Guess Who’s Coming to Dinner?
Levi gave a great banquet for Jesus in his house; and there was a large crowd of tax collectors and others sitting at the table with them. The Pharisees and their scribes complain[ed] to his disciples. – Luke 5:29-30a (NRSV)
It has been six years since Wanda Dench went viral for accidentally texting Jamal Hinton an invitation to Thanksgiving dinner at her house. Now every November, people on Twitter (and media outlets like The Washington Post and the Today show) wait with bated breath to see if their yearly tradition continues. Netflix is partnering with Hinton and “Grandma Wanda” to tell their warm-and-fuzzy story on the big screen.
Picture this: America. 2016. In July, a police officer shot 32-year-old Philando Castile at point-blank range during a traffic stop in suburban St. Paul, Minnesota; he later died. In October, a New York City police officer fired two bullets that killed 66-year-old Deborah Danner, who, distressed, had retreated to her bedroom to avoid the officers’ “wellness check” during her mental health emergency. That same November, Jamal Hinton, then a 17-year-old Black kid, exchanged those fateful messages with Wanda Dench, then a 58-year-old white grandmother. Though they soon realized they were strangers, Jamal still jokingly texted, “Can I still get a plate tho?” Wanda replied, “Of course you can. That’s what grandmas do…feed everyone.”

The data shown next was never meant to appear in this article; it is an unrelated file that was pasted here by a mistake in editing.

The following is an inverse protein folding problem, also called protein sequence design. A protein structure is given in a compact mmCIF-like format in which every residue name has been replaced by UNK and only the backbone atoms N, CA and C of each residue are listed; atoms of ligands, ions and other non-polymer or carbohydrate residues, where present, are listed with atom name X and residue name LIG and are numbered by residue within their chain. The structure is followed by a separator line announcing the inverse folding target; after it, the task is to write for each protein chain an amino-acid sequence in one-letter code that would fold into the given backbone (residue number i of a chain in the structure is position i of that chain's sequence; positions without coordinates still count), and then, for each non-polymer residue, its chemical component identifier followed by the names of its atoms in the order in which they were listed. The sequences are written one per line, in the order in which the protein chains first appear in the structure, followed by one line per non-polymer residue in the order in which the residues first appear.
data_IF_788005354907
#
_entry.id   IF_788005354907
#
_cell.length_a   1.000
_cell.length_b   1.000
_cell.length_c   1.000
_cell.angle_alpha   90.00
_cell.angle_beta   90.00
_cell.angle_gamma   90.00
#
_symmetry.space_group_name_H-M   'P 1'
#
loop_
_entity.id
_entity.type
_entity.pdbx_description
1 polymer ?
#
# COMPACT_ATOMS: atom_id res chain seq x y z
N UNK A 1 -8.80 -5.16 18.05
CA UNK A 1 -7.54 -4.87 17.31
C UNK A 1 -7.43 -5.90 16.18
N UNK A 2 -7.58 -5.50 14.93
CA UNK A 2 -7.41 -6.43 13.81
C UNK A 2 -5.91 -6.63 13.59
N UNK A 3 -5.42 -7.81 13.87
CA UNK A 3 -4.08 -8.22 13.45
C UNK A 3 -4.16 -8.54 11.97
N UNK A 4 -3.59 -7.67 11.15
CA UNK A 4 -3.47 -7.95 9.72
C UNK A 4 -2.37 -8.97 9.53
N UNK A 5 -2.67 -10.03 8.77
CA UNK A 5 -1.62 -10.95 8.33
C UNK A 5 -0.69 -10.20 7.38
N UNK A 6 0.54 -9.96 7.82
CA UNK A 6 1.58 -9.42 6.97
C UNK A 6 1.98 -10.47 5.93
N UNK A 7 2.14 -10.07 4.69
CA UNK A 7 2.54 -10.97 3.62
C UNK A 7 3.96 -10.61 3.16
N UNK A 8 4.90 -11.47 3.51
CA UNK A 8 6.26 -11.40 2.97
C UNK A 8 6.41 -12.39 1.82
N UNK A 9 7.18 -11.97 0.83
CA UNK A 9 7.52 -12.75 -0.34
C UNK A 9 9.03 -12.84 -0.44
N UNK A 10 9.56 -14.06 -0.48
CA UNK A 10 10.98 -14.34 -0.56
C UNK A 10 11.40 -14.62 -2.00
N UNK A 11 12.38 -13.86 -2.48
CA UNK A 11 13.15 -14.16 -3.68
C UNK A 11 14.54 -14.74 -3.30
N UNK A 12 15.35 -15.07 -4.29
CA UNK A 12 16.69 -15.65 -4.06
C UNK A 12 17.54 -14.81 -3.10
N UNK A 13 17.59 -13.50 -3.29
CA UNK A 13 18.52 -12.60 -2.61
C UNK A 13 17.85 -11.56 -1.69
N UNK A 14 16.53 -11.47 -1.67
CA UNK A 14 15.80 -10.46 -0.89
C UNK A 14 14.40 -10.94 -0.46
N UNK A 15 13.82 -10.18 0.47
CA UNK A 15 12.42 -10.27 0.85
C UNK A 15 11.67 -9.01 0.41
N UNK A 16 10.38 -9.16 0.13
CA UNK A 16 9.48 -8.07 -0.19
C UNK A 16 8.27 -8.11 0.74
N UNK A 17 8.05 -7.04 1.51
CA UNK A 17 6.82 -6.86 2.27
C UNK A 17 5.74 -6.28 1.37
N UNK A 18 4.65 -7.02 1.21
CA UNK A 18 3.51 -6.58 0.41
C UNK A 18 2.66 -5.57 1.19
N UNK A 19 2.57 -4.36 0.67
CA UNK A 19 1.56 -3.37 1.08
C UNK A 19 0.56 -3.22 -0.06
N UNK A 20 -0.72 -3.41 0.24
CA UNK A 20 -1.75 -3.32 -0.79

What a world this would be if it didn’t take a mix-up to feed everyone!
What if being in God’s presence wasn’t contingent on being a known quantity? When’s the last time a stranger sat at your dining room table? Being with Jesus had so transformed Levi that Levi deliberately invited all his tax collector friends (I get it…most of my friends are clergy!) to share one table with Jesus and crew. Jesus took it in stride: tables are for the hungry, and we all need food to live.
God, we were taught that closed mouths won’t get fed. Help us realize that closed tables can’t do the feeding. May every dinner invitation be a surprise encounter with your Divine image.
Rev. Naomi Washington-Leapheart is a Black queer preacher, teacher, and agitator. She is an adjunct professor of theology and religious studies at Villanova University and is the founder of Salt | Yeast | Light, where she develops spaces of theological candor, disruption, reflection, transformation, and public action.